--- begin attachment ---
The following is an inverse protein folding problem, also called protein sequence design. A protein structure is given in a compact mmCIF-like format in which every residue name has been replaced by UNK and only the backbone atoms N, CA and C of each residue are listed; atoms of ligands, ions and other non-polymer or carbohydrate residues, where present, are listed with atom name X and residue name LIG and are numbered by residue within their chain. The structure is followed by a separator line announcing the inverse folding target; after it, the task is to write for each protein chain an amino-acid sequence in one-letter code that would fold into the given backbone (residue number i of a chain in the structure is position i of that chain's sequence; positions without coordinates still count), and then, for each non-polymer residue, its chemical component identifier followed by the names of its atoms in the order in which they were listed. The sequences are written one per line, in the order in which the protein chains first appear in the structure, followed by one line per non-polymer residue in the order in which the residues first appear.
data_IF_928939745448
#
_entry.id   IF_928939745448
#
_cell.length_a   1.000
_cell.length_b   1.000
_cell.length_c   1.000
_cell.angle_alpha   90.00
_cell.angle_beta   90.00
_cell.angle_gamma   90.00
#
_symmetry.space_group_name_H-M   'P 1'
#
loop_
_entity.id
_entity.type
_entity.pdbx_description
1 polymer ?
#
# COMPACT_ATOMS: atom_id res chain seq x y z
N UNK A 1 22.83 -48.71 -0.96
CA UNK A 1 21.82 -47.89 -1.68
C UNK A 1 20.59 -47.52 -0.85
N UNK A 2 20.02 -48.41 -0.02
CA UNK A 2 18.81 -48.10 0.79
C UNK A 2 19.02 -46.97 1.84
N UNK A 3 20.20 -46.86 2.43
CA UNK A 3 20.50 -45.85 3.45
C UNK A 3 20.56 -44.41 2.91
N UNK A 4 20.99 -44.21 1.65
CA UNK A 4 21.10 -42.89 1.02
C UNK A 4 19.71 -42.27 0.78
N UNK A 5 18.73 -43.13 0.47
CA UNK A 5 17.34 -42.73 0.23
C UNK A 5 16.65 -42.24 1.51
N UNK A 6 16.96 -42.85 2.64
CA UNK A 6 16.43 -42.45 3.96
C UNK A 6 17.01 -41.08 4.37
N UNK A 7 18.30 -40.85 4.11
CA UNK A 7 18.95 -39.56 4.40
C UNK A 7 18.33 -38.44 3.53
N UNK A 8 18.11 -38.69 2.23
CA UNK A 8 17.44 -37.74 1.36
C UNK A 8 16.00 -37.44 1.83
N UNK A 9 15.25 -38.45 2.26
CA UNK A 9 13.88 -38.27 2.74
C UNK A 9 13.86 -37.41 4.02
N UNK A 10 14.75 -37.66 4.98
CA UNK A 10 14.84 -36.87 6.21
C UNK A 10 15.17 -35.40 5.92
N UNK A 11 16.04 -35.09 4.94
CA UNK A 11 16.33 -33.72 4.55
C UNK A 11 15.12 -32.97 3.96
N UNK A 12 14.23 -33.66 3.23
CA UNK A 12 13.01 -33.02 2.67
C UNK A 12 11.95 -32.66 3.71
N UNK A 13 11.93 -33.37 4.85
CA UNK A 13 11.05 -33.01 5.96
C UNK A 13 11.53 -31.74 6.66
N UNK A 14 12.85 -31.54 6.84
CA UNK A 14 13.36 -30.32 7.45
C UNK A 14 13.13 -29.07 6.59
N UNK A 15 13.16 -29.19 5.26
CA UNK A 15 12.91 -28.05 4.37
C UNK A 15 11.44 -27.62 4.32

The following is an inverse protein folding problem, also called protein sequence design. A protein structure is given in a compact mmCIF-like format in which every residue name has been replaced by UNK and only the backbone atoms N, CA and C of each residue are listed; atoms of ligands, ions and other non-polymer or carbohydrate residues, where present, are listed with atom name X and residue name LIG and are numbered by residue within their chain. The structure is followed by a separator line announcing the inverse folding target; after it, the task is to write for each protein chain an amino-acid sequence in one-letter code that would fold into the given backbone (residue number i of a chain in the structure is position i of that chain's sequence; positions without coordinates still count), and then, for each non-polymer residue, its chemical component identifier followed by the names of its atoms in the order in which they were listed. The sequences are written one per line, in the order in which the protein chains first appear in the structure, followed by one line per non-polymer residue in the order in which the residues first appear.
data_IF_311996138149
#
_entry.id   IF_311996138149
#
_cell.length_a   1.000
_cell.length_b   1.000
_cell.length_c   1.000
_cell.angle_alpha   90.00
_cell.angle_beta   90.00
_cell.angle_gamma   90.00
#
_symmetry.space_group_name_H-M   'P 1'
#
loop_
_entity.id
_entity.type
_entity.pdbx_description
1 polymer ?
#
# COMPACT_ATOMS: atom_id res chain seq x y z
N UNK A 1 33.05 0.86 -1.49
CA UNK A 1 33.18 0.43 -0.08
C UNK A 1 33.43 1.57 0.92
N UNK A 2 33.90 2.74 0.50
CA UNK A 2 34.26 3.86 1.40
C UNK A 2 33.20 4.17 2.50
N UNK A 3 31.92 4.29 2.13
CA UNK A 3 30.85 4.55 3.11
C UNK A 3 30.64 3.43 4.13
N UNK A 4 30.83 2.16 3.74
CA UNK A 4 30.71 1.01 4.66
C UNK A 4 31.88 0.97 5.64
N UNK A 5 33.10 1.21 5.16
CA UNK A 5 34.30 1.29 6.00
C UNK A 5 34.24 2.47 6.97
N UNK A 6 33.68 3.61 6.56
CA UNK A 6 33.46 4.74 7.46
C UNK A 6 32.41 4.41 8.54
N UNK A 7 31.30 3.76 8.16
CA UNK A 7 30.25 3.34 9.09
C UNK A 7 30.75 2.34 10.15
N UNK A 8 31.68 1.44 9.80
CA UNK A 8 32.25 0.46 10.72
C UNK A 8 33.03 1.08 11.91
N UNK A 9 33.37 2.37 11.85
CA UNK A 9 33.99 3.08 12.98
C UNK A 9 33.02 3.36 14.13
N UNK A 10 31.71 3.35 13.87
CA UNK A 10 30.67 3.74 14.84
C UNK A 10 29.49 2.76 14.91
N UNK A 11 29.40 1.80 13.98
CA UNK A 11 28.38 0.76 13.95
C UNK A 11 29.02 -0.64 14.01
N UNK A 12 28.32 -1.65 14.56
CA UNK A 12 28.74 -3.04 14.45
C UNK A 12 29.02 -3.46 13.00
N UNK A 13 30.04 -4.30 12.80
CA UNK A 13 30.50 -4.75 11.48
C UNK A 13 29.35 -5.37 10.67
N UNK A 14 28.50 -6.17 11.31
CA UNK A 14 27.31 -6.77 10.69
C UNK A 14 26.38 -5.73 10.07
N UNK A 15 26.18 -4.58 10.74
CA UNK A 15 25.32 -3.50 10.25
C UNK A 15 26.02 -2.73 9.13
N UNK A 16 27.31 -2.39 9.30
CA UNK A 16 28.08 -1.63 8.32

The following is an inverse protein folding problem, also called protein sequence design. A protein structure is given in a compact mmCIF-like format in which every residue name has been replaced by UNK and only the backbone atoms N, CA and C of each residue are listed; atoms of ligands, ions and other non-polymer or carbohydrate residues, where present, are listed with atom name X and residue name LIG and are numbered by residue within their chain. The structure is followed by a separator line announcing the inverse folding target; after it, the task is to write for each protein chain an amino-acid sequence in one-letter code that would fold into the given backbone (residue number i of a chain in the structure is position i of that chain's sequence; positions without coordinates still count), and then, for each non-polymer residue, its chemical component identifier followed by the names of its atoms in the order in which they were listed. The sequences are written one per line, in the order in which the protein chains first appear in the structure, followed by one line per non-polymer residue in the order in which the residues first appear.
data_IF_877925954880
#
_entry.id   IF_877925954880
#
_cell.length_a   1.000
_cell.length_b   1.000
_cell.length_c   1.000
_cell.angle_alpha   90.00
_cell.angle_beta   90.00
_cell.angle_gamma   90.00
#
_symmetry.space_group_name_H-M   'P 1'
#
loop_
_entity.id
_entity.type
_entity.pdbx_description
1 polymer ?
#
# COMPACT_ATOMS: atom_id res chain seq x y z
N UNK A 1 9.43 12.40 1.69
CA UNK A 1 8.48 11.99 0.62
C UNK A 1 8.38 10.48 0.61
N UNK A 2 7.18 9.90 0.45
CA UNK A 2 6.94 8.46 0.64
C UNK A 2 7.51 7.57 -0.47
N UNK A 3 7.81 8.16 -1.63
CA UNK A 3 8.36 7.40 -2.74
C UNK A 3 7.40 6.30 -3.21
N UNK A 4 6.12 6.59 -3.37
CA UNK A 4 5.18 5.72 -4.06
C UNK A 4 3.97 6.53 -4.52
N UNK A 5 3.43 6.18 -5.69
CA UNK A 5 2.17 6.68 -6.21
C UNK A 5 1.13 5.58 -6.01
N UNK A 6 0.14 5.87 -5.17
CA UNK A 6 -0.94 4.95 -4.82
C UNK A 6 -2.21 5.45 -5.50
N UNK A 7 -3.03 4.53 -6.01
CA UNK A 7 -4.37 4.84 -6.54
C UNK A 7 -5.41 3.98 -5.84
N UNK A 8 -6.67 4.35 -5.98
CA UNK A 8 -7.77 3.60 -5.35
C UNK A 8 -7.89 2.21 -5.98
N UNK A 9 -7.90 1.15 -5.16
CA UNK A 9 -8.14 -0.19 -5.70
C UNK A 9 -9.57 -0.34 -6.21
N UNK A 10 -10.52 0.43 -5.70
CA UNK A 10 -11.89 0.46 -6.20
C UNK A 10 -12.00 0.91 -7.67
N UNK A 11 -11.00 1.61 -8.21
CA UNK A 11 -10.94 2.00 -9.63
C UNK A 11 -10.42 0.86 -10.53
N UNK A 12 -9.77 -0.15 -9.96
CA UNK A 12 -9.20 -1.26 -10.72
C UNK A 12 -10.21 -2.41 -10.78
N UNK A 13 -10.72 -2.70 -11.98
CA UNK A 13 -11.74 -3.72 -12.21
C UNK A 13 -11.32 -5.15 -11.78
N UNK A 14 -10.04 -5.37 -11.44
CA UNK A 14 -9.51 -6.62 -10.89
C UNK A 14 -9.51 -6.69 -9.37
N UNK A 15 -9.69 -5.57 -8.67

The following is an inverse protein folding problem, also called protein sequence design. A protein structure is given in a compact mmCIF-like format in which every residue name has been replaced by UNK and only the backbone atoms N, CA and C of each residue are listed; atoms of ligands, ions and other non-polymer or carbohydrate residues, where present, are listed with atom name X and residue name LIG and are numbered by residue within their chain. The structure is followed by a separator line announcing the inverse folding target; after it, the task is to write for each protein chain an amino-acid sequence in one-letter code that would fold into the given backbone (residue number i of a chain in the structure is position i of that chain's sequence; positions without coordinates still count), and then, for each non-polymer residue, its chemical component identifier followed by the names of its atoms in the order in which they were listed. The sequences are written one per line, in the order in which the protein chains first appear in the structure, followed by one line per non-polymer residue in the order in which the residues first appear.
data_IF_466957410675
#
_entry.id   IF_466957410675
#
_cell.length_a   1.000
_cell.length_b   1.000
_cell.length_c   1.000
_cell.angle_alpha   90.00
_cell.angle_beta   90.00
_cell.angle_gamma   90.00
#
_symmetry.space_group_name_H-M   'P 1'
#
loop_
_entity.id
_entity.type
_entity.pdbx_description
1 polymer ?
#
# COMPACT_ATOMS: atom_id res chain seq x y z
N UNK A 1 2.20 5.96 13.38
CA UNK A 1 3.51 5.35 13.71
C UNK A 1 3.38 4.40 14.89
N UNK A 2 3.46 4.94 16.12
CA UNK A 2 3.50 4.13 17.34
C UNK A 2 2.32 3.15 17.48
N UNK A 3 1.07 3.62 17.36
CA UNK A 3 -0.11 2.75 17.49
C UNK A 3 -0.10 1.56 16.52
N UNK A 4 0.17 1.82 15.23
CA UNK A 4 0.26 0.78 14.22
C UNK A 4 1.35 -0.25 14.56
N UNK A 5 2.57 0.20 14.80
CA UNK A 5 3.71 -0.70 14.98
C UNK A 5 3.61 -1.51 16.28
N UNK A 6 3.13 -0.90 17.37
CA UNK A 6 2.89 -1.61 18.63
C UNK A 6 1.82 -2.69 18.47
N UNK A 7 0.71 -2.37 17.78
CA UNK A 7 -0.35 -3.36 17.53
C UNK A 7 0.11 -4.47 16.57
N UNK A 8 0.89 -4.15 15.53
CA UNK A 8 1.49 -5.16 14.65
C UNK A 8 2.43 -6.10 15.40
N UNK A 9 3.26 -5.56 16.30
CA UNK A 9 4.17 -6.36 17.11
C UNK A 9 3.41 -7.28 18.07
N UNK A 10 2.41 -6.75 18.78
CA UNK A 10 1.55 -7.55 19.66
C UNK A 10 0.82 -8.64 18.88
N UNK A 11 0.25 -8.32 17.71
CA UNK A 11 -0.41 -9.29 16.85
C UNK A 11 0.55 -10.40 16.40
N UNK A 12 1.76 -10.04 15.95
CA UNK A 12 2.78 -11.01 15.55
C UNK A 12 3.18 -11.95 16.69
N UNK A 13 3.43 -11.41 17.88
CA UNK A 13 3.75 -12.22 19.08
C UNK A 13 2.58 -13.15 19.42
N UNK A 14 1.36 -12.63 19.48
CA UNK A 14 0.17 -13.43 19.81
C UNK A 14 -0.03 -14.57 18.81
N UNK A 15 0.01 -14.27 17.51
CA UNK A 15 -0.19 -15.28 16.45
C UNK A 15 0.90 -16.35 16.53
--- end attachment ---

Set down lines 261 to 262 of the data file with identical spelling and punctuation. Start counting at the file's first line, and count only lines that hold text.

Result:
C UNK A 14 -0.03 -14.57 18.81
N UNK A 15 0.01 -14.27 17.51